It’s no secret that great writers are great readers, and that if you can’t read, your writing will often suffer. Similarly, if you can read but have to move your lips to get through the longer words, you’ll still be a pretty bad writer. Also, if you pronounce “espresso” like “expresso.”
STUDY THE RULES, THEN BREAK THEM
Part of finding your own voice as a writer is finding your own grammar. Don’t spend your career lost in a sea of copycats when you can establish your own set of rules. If everyone’s putting periods at the end of their sentences, put yours in the middle of words. Will it be incredibly difficult to read? Yes it will. Will it set you on the path to becoming a literary pioneer? Tough to say, but you’re kind of out of options at this point.
KEEP IT TOGETHER
A writer’s brain is full of little gifts, like a piñata at a birthday party. It’s also full of demons, like a piñata at a birthday party in a mental hospital. The truth is, it’s demons that keep a tortured writer’s spirit alive, not Tootsie Rolls. Sure they’ll give you a tiny burst of energy, but they won’t do squat for your writing. So treat your demons with the respect they deserve, and with enough prescriptions to keep you wearing pants.
*I bolded whatever I felt like. McSweeney is amazing, as always.
The book: The Hidden Reality by Brian Green.
The first sentence: “If, when I was growing up, my room had only been adorned with a single mirror, my childhood daydreams might have been very different.”
The cover designer: Abby Weintraub
The bathing suit: Mare One Piece by Missoni. $534.
via MATCHBOOK. bikinis meet their match.
Okay, you win, this idea is too cute. Kudos!
According to Reddit, some guy designed these bizarrely hilarious decoy covers to keep people from stealing his magazines. We had no idea magazine theft required such desperate measures, but if that’s the case, keep it up, US Weekly bandits. Our only question is, if these are all phony, how do you explain our uninterrupted 20-year subscription to Cockhandler Magazine?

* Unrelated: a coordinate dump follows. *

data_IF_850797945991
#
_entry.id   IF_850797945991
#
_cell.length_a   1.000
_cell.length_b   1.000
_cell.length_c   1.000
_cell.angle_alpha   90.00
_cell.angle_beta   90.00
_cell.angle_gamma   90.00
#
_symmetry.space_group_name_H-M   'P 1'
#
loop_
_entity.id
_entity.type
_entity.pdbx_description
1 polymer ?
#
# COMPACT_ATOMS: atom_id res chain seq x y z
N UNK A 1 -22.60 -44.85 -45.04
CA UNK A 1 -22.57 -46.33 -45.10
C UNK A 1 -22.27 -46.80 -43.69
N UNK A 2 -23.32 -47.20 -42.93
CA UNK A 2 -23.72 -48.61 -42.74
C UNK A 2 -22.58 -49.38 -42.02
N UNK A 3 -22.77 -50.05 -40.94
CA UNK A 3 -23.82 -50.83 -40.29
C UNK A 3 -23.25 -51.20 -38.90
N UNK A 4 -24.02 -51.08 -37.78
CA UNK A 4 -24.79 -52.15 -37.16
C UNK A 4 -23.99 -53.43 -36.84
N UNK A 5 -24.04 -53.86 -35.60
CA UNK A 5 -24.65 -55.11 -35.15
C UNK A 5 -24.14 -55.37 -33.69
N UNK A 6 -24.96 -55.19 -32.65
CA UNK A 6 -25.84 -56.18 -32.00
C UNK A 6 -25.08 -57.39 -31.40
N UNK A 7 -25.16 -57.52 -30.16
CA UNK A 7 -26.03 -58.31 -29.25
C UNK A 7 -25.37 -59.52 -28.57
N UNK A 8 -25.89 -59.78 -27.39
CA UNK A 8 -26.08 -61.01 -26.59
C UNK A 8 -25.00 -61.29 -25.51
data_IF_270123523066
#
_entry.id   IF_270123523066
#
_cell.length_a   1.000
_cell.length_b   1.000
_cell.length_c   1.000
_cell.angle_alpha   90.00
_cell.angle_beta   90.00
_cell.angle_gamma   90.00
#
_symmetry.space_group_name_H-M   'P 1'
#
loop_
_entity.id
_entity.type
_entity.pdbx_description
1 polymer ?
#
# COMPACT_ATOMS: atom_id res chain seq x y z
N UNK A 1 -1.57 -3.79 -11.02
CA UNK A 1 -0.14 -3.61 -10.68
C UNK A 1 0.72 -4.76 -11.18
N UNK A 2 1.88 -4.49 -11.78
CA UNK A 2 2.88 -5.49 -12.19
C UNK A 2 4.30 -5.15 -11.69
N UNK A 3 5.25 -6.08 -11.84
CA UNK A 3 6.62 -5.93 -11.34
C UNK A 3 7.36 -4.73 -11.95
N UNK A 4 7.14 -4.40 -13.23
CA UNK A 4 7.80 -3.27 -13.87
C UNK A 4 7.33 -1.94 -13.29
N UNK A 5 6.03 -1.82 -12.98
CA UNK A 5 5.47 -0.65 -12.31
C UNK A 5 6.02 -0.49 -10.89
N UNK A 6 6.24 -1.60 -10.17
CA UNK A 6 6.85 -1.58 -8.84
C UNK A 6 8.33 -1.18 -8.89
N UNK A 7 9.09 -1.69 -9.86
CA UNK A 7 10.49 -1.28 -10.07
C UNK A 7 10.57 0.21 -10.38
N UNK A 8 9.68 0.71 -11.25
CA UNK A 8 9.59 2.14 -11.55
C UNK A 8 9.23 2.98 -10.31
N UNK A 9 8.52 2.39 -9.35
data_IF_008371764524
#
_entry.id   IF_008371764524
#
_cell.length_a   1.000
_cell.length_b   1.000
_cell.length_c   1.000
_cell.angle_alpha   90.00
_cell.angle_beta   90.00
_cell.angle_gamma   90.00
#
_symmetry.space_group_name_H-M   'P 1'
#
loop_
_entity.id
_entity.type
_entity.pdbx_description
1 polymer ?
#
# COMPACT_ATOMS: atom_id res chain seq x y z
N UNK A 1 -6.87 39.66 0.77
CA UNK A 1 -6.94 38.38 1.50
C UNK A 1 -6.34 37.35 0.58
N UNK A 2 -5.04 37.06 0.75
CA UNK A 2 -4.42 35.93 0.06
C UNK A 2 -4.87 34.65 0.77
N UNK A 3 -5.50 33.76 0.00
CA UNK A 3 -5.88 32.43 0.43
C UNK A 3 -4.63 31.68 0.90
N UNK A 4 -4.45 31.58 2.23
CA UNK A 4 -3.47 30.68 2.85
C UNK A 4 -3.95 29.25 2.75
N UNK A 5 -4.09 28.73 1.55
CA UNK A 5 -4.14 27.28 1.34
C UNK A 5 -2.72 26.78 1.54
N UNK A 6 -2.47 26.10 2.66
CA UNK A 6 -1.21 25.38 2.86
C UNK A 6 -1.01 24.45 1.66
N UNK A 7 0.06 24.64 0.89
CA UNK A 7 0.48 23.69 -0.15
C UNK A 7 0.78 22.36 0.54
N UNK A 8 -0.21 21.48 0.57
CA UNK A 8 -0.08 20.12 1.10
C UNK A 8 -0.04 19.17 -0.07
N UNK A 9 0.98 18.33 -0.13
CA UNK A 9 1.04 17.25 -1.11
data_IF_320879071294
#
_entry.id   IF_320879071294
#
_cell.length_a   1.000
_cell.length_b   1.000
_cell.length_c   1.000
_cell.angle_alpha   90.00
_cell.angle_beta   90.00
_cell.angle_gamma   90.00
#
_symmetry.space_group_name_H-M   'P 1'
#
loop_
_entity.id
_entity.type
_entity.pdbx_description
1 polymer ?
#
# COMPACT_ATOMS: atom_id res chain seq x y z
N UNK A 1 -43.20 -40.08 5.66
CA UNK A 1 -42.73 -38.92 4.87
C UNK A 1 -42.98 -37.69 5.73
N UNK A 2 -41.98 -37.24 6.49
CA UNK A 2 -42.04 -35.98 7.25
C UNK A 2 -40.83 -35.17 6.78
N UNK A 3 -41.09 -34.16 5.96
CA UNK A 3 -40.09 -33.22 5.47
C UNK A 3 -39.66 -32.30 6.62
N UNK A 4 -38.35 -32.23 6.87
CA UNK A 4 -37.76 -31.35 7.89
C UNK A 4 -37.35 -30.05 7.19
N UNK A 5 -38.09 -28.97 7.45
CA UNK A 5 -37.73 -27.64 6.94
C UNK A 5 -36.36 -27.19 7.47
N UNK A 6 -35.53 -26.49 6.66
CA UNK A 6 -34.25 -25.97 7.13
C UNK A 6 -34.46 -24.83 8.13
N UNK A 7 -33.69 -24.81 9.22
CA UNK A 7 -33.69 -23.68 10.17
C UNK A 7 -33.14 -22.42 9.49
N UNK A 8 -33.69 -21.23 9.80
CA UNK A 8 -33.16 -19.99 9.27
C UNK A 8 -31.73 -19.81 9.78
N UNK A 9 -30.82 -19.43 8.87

The above was my favorite. Check out the link for more cleverness 🙂
LEGO people are notorious for having stiff, plastic hair. Although that’s not something human beings usually strive for, that’s exactly what these women got. Design firm Elroy Klee created hair out of LEGOs.
The project was dubbed Mindplay: bricks on me and features photography by Niki Kits-Polman and Ebo Fraterman, and make-up by Esther Dijkman.
I think it’s certainly an interesting experiment in fashion, but I wish they’d gone even further. Try some up-dos, pony tails, or even braids. Would you rock a LEGO wig for a day?
I want to like this, but.. hmm.
In 1972, Pulitzer Prize-winning author, and The New York Times’ very first architecture critic, Ada Louise Huxtable observed that “nothing was more up-to-date when it was built, or is more obsolete today, than the railroad station.” A comment on the emerging age of the jetliner and a swanky commercial air travel industry that made the behemoth train stations of the time appear as cumbersome relics of an outdated industrial era, we don’t think the judgment holds up today — at all. Like so many things that we wrote off in favor of what was seemingly more modern and efficient (ahem, vinyl records and Polaroid film), the train station is back and better than ever. So, we’re taking the time to look back at some of the greatest stations still standing.
From New York’s grande dame of a terminal to a station complete with its own indoor rainforest to the home of the world’s most luxurious train, the Orient Express, here’s our roundup of the most beautiful train stations in the world.